FSMA: New Food Safety Rules Mandate Prevention and Risk
Assessment by Food Operators (continued from page 33)
with HACCP (hazard critical control points and prevention)
standards, which include hygiene training for all employees,
environmental monitoring programs to verify the effectiveness of pathogen controls, food allergen control programs, a
recall plan, and supplier verification activities related to their
adherence to food safety standards.
mandated recalls. Importers can participate – for a fee –
in a voluntary qualified importer program, a type of fast
track that promises fewer inspections, detentions or recalls.
The FDA also has the power to require import certifications
for certain high-risk food, determined by the risk of the
manufacturer, the country of origin or the commodity itself.
Until the end of 2010, the FDA had only limited enforcement
powers to stop operators from shipping contaminated food
or order recalls. The agency could only act when sufficient
evidence of outbreaks had been gathered to urge producers
to voluntarily shut down operations and recall products. The
FSMA changes the paradigm. The FDA can now demand
administrative detentions of shipments if there is “reason to
believe that an article of food is adulterated or misbranded,”
and order recalls or even suspend registrations based on
well-founded suspicions of food contaminations with adverse
effects on human and animal health.
Contaminated fruits and vegetables have often been the
cause of severe outbreaks of food-borne illnesses (the latest
major case happening in Germany with bean sprouts) and
one portion of the FSMA deals with new scientific standards
for reducing safety risks of produce. The FSMA obligates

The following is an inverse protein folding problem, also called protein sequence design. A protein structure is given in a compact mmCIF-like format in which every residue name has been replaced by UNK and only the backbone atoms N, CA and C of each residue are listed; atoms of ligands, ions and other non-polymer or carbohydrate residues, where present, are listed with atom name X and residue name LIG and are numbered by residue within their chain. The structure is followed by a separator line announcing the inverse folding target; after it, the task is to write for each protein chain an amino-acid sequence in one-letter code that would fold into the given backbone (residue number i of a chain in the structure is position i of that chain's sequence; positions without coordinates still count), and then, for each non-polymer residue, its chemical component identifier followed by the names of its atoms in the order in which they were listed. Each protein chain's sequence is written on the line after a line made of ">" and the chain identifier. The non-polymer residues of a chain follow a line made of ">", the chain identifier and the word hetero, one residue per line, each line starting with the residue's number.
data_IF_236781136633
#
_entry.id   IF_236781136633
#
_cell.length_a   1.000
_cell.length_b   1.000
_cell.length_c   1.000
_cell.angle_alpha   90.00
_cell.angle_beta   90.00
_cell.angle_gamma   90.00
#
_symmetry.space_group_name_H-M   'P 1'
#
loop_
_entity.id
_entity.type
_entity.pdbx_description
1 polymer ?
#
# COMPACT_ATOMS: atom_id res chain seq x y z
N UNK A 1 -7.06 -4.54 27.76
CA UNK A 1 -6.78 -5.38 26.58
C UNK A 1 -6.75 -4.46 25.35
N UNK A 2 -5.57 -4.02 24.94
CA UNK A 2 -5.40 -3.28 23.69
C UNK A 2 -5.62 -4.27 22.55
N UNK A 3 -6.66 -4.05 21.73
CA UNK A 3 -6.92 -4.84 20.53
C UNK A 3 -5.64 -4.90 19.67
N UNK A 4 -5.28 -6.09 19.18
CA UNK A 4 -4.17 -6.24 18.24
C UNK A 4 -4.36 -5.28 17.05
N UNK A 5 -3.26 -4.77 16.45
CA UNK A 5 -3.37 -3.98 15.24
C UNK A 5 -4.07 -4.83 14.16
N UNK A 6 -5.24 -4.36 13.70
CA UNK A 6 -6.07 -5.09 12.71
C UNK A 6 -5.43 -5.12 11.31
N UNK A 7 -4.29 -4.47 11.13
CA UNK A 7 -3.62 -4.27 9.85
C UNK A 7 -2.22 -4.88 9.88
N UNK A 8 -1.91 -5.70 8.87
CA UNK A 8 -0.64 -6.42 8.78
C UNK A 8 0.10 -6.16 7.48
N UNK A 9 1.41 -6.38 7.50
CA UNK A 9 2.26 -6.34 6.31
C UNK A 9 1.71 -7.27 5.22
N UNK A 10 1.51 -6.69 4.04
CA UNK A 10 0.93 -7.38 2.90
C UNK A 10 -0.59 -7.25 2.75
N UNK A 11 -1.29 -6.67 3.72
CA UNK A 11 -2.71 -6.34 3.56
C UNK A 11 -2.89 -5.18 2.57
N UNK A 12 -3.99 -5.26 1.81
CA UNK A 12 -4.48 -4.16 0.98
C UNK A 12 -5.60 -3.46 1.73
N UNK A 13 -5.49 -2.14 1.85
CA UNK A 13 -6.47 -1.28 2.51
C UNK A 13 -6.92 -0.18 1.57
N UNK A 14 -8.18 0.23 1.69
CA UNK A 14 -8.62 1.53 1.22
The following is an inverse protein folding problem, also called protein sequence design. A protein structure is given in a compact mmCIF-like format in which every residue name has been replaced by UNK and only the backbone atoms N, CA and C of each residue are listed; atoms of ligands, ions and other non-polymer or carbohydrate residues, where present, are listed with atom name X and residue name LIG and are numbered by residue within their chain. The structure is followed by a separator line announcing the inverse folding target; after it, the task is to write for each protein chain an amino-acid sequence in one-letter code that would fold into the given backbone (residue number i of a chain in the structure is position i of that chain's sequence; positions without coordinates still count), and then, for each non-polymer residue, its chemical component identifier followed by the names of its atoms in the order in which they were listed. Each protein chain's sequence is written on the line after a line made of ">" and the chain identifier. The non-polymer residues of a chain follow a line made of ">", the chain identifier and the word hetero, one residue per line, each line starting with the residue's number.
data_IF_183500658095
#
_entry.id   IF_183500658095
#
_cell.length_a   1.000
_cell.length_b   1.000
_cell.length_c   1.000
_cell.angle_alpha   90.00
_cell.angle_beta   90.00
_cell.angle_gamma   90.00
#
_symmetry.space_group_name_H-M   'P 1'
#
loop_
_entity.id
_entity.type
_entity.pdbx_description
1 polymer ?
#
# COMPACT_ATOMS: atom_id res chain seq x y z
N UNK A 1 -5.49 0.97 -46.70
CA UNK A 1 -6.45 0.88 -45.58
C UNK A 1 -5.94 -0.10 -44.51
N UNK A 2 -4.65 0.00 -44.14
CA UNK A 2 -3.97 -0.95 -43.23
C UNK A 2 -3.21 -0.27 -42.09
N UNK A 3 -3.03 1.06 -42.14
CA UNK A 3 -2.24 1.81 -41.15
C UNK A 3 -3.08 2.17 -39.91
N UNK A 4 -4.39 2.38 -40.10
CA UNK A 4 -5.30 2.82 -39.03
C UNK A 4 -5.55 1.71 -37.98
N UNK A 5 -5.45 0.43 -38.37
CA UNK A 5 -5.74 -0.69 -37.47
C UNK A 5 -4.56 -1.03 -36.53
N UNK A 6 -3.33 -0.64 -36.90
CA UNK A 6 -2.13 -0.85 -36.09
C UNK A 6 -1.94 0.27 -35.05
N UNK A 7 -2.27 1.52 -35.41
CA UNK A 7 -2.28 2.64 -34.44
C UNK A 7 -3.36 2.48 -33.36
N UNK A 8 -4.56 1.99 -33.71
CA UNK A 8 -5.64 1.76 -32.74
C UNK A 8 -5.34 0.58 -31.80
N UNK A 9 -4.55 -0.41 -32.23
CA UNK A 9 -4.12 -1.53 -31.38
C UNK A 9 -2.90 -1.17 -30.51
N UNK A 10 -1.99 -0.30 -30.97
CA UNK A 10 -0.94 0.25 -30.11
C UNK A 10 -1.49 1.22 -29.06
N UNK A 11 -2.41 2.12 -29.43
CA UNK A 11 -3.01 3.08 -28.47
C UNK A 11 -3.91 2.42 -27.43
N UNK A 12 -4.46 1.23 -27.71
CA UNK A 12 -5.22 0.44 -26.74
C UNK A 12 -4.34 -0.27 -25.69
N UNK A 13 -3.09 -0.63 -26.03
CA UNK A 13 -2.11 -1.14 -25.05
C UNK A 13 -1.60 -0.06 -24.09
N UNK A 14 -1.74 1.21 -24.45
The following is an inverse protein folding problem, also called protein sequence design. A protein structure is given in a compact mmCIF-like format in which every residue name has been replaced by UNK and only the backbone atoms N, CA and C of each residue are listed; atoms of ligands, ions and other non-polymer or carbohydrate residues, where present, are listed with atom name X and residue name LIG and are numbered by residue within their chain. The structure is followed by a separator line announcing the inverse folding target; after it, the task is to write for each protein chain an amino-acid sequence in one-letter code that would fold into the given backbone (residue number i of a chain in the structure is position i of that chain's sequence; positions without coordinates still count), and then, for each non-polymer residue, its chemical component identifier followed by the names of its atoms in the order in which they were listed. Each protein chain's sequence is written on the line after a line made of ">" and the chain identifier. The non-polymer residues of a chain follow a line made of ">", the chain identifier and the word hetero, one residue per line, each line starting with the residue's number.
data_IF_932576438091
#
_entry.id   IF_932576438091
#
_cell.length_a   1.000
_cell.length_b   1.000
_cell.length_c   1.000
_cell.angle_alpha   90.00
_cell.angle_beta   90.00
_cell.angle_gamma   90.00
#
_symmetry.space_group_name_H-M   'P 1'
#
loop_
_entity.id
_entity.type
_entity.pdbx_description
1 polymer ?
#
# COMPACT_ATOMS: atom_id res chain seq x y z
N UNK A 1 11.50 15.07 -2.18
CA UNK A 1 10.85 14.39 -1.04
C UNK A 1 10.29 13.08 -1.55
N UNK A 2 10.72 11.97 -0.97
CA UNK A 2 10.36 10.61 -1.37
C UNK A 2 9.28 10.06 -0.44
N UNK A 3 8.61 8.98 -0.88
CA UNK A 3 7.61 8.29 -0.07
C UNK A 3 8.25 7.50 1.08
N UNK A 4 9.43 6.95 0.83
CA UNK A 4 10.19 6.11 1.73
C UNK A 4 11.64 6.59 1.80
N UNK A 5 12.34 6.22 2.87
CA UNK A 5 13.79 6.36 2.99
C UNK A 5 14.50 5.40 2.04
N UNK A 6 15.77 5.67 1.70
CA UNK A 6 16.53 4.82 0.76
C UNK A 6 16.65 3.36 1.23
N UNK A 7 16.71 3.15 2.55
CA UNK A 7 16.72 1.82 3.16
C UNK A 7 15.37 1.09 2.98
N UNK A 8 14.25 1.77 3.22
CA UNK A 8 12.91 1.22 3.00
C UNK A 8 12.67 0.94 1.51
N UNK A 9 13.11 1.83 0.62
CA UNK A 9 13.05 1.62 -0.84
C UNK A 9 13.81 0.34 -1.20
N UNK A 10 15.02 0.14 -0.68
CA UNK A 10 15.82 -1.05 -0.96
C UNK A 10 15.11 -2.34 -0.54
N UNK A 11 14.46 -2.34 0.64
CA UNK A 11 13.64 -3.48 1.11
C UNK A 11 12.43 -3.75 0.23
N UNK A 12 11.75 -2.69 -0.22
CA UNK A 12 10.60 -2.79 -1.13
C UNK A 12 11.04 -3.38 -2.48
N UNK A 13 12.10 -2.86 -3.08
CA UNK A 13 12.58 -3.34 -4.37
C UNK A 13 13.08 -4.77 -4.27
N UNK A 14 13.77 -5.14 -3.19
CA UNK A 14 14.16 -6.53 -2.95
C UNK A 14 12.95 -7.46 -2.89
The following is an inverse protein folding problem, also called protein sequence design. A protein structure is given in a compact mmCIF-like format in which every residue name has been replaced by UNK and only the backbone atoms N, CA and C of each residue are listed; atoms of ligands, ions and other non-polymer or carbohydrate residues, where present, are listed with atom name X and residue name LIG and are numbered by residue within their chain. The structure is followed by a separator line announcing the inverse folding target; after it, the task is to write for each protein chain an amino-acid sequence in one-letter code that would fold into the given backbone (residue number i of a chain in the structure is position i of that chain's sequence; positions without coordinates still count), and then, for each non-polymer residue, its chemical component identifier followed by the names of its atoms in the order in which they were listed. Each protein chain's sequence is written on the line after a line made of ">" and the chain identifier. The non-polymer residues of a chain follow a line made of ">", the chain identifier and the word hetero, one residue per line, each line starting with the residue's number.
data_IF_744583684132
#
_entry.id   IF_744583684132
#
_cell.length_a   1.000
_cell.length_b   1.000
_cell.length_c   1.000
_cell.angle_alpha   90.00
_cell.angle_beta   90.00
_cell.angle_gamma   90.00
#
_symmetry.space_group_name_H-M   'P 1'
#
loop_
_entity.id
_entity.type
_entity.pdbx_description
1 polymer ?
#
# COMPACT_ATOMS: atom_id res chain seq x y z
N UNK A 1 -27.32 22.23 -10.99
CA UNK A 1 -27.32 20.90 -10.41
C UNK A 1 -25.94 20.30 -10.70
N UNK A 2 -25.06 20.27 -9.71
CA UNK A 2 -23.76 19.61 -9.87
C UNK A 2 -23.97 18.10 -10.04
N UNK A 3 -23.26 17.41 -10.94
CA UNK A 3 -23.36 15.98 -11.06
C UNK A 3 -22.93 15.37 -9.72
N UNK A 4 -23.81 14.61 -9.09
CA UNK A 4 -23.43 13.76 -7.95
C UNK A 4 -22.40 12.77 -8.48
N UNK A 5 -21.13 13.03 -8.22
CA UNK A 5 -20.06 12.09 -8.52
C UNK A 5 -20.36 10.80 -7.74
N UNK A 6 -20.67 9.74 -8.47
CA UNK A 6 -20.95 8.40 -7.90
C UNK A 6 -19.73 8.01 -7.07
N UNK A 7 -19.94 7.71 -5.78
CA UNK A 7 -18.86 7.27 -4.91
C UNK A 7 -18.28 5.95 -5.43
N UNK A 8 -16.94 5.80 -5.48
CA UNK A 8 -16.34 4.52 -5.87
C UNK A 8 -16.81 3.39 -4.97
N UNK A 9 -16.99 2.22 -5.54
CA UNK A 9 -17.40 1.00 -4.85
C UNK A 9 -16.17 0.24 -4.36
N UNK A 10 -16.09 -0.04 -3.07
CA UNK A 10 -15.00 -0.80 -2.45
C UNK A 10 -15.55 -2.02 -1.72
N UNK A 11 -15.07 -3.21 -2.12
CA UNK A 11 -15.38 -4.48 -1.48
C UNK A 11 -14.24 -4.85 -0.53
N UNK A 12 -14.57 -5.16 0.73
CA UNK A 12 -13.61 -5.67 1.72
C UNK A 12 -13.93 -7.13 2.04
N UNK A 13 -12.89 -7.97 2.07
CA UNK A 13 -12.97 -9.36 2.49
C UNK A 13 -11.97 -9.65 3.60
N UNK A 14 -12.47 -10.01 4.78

the FDA to “provide for minimum science-based standards”
to reduce safety risks of all fruits and vegetables, including
“biological, chemical, and physical hazards, those that occur
naturally, may be unintentionally introduced, or may be intentionally introduced, including by acts of terrorism.” These
new rules may affect hundreds of thousands small and very
small operators, and may be difficult to enforce.
It is already evident that the number of inspections mandated
by the law of both domestic and foreign facilities to ensure
compliance with the law cannot be implemented without a
major increase in the FDA’s budget. However, some members
of the U.S. Congress not only refuse to grant the FDA more
funds, but seek to significantly reduce the agency’s current
budget. The FDA currently looks for ways to adapt the manner
and frequency of inspections to realistic budget levels and
cooperate with public and private organizations that conduct
audits based on existing safety standards, such as IFS (
International Food Standard, worldwide the leading standard),
SQF (Safe Quality Food, originated in Australia and adopted in
the United States), BRC (British Retail Consortium Standard)
and FSSC 22000 (Food Safety Standard Certification, replaces
the Dutch HACCP).
Over the next two years, the industry should expect a great
number of new food safety rules that may significantly affect
the operating procedures of some businesses.
Importers of foreign foods also will face a major paradigm
shift. Food and beverages from abroad contribute about 15
percent of the overall food supply. Importers now must verify
that foreign suppliers operate under the same preventative
safety methods as domestic firms and are legally responsible
to pay the administrative costs of product detentions and
Arnim von Friedeburg is managing partner of German Foods North America, an independent agency
located in Washington, D.C., working with suppliers,
retailers, associations and governmental agencies
in North America, Germany and German-speaking
countries to facilitate trade of food, beverages and
agricultural products between the two regions.